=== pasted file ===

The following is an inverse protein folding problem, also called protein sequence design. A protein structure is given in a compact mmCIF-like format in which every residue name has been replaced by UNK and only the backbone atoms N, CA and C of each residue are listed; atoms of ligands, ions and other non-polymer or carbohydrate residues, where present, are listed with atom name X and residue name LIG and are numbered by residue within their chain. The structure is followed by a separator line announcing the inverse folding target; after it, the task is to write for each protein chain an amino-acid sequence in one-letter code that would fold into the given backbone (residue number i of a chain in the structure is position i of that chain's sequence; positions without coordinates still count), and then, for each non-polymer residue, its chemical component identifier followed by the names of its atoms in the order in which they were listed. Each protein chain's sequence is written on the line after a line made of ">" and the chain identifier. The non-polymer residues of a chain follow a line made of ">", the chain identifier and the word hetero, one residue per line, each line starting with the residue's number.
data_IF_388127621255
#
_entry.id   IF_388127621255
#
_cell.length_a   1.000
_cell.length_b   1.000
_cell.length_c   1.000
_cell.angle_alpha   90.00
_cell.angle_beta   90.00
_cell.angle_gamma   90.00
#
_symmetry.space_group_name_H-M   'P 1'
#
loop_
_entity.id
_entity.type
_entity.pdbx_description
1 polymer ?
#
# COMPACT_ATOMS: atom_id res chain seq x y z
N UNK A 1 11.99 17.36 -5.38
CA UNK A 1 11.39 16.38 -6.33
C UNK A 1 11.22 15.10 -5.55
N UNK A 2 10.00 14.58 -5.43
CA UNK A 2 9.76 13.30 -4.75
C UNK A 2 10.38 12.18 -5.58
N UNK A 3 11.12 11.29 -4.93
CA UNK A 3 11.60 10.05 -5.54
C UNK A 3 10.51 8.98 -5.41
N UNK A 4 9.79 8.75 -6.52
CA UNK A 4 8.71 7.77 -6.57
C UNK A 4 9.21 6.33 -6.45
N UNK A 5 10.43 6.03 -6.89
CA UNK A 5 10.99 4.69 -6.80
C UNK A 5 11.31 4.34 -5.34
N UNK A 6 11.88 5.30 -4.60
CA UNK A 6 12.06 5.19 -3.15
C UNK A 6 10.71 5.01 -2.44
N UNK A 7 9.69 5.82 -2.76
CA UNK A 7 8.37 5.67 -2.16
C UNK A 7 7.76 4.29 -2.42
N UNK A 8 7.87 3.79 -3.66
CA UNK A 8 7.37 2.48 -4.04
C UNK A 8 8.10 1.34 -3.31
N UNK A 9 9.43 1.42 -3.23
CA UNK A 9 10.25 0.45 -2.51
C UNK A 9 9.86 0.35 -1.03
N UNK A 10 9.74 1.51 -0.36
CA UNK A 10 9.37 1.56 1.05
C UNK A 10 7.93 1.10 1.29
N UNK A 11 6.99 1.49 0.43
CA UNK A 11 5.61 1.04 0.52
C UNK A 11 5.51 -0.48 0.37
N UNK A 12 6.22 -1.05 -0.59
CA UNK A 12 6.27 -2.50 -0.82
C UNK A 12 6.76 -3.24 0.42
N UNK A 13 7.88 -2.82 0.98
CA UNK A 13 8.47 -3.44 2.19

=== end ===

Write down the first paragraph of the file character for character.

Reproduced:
The following is an inverse protein folding problem, also called protein sequence design. A protein structure is given in a compact mmCIF-like format in which every residue name has been replaced by UNK and only the backbone atoms N, CA and C of each residue are listed; atoms of ligands, ions and other non-polymer or carbohydrate residues, where present, are listed with atom name X and residue name LIG and are numbered by residue within their chain. The structure is followed by a separator line announcing the inverse folding target; after it, the task is to write for each protein chain an amino-acid sequence in one-letter code that would fold into the given backbone (residue number i of a chain in the structure is position i of that chain's sequence; positions without coordinates still count), and then, for each non-polymer residue, its chemical component identifier followed by the names of its atoms in the order in which they were listed. Each protein chain's sequence is written on the line after a line made of ">" and the chain identifier. The non-polymer residues of a chain follow a line made of ">", the chain identifier and the word hetero, one residue per line, each line starting with the residue's number.